For example, in several clinical trials, the antidepressant drug Prozac had slightly more effect than the placebo, and was licensed for use, resulting in annual revenues to the manufacturers of more than $12 billion. But was it really better than a placebo? Perhaps not. Although the trials were double-blind, Prozac has some well-known side effects, such as nausea and insomnia. Both patients and clinicians might have realized who had received the Prozac and who the placebo by noticing these side effects, or their absence. This is called “breaking the blind.”
Once some people realized they were receiving the real drug and others realized they were getting the placebo, the placebo would have become less effective, and hence Prozac would have seemed more effective by comparison. In a study in which doctors and patients were asked to say whether they had received the real drug or the placebo, 80 percent of the patients and 87 percent of the doctors were right, as opposed to the 50 percent that would be expected by random guessing.
However, in several other clinical trials, Prozac was no better than the placebo. One reason could be that in these trials the patients had less experience with antidepressants and were less able to recognize the side effects. However, the drug company, Eli Lilly, did not publish the results of unsuccessful trials, which were revealed only because an independently minded researcher, Irving Kirsch, managed to obtain the data using the US Freedom of Information Act. He found that when all the data were taken into account, not just the positive results published by the manufacturers, Prozac and several other antidepressants turned out to be no more effective than placebos, or than a herbal remedy, St. John’s wort, which is far cheaper. Ironically, the suppression of the data showing that Prozac was no better than a placebo probably helped to increase its effectiveness as a prescription drug, because doctors and patients had more belief in it, thus enhancing the placebo response.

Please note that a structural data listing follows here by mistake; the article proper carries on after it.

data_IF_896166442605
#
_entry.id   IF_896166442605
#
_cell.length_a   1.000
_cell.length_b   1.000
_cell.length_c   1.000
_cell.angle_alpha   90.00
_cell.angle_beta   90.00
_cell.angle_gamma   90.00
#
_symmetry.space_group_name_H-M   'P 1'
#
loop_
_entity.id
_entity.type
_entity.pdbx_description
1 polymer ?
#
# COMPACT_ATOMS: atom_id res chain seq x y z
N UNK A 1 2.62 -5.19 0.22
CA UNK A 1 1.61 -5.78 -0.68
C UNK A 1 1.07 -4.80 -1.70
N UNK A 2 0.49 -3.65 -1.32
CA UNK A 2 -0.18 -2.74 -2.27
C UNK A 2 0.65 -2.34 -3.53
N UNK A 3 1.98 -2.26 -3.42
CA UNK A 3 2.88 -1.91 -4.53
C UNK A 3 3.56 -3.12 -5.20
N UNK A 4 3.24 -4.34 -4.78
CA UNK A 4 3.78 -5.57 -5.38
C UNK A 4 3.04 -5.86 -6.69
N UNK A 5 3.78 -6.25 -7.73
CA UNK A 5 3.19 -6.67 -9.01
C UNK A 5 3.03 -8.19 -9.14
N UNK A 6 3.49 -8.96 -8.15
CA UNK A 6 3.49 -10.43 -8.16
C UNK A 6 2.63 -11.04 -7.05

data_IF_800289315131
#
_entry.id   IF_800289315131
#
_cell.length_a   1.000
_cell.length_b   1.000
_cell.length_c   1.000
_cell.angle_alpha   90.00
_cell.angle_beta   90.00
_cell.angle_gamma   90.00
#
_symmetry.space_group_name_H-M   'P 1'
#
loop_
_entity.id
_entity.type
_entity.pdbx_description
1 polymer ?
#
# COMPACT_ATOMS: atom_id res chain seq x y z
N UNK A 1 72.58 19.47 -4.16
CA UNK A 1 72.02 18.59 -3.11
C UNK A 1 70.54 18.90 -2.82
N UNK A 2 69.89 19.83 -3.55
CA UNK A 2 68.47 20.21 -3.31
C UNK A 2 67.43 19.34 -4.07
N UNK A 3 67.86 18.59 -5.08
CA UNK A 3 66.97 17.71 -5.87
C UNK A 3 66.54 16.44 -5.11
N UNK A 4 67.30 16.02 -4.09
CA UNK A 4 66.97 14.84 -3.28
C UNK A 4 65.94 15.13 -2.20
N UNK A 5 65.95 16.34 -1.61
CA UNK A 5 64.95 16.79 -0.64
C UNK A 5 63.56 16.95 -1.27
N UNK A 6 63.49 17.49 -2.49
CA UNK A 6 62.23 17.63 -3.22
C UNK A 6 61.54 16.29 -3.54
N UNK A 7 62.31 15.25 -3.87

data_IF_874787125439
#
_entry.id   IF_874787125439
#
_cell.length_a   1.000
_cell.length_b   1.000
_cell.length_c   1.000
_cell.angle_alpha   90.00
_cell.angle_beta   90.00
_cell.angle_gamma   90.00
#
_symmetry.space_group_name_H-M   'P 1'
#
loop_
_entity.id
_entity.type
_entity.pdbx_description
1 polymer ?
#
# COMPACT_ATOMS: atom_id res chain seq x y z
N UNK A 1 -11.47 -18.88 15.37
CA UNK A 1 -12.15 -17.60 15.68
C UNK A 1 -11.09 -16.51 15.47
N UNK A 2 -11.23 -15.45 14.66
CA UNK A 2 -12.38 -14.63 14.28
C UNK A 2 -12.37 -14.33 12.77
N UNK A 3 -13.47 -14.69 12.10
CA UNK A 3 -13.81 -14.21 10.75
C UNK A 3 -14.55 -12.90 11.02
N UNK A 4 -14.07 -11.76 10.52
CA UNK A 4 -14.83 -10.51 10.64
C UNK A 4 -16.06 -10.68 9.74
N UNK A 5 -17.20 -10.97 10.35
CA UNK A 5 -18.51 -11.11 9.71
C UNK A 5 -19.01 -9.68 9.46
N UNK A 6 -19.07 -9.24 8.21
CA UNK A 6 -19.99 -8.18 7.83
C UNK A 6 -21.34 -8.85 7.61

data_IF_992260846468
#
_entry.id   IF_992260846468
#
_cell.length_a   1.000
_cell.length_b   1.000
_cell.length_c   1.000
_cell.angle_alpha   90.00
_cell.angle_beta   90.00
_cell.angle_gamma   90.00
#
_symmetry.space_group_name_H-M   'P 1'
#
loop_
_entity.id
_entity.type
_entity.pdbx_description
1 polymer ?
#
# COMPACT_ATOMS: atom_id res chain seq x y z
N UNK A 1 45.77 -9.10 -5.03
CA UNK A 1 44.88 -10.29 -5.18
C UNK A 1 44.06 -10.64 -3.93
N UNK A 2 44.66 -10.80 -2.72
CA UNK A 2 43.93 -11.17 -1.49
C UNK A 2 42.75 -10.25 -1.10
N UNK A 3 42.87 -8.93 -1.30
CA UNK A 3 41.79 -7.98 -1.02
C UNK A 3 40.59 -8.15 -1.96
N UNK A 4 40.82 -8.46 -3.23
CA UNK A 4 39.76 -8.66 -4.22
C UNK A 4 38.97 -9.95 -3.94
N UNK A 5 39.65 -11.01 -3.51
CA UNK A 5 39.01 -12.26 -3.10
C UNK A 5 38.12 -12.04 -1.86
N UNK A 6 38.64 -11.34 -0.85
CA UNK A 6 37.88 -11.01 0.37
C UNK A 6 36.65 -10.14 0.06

The bottom line? Don’t believe Big Pharma’s “double-blind” placebo controlled drug trials. They all produce false results due to the influence of the patient’s programming and beliefs.346 views